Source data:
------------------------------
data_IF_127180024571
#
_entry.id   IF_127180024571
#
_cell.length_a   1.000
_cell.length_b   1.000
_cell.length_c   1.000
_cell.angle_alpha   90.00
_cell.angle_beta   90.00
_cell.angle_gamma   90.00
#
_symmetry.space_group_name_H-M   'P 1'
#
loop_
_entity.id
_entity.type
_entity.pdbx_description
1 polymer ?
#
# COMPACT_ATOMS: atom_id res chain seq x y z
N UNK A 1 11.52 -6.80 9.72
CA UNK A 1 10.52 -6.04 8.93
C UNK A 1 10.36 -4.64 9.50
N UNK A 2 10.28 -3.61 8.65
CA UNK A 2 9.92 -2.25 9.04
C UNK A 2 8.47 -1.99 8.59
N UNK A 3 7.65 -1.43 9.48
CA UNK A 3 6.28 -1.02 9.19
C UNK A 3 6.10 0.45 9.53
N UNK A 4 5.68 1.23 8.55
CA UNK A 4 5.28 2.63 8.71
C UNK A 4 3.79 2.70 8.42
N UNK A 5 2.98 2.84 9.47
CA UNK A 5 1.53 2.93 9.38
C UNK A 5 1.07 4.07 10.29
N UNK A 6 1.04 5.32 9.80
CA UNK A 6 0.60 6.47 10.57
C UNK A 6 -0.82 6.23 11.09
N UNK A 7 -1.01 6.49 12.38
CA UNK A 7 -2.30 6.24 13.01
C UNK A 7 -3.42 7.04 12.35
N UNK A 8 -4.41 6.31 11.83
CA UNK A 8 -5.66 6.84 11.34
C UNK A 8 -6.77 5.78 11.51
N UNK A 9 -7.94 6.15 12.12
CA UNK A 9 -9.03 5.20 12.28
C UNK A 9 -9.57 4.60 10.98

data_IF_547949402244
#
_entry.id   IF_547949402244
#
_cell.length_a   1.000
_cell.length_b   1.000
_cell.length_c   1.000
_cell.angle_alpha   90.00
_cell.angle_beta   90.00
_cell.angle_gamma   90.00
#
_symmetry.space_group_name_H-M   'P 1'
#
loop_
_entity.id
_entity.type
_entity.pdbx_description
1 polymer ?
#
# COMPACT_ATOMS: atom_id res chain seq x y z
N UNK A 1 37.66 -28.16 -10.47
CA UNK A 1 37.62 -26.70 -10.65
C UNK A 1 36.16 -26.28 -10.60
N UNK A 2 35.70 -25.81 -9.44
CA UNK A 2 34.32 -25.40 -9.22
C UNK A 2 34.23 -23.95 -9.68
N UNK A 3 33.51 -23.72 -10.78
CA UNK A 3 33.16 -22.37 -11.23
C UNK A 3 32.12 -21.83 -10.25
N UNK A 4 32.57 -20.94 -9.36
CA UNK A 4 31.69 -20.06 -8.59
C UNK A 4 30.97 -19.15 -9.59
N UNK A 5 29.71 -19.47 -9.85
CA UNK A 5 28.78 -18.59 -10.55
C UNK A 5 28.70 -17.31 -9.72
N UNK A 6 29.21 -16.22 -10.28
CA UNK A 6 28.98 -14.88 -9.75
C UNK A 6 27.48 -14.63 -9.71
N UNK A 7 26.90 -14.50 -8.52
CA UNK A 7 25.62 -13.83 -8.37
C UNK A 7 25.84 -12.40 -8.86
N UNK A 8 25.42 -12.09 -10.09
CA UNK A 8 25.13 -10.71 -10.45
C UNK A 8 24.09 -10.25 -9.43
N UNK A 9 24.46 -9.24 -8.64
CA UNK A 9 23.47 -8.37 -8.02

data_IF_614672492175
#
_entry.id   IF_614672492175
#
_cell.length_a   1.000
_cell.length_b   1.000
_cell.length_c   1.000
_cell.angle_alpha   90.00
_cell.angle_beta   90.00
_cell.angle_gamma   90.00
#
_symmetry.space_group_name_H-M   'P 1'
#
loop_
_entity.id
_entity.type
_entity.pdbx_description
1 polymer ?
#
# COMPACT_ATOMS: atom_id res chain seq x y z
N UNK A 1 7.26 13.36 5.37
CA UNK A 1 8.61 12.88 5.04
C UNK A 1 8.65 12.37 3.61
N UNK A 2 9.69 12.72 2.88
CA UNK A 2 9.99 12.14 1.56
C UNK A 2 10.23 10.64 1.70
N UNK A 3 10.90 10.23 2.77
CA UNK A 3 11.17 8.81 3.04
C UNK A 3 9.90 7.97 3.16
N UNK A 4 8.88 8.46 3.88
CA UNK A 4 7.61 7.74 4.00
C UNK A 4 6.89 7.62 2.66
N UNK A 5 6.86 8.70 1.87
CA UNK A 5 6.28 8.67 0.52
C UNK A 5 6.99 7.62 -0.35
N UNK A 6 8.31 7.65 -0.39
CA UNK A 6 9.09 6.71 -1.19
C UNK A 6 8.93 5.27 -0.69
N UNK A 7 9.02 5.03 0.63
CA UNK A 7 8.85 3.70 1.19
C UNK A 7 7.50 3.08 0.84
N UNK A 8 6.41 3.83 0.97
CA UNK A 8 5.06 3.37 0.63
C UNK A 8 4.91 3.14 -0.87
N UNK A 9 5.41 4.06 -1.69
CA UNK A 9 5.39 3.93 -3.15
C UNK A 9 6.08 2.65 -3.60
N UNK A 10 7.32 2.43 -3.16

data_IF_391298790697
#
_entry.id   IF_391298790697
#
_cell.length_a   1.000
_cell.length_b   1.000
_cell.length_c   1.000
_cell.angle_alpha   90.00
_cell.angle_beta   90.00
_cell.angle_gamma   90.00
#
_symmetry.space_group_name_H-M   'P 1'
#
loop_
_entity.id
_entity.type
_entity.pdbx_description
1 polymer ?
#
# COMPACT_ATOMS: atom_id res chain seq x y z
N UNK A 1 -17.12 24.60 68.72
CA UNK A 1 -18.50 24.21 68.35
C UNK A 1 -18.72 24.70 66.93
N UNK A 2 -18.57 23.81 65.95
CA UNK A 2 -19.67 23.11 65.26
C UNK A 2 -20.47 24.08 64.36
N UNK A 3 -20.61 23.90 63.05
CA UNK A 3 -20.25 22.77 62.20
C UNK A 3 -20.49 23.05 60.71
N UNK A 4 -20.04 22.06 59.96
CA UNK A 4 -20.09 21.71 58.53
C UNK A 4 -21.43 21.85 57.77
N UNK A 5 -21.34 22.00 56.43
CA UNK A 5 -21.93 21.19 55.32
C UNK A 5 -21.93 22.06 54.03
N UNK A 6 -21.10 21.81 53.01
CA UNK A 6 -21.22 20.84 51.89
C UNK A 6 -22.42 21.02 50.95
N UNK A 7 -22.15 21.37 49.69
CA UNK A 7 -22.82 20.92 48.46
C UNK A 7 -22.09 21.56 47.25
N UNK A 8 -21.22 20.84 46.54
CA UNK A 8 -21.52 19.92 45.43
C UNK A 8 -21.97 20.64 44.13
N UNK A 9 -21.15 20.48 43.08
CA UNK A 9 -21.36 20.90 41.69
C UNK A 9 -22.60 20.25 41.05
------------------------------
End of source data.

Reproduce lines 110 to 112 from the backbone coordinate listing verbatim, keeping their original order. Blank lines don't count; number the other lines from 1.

_entity.pdbx_description
1 polymer ?
#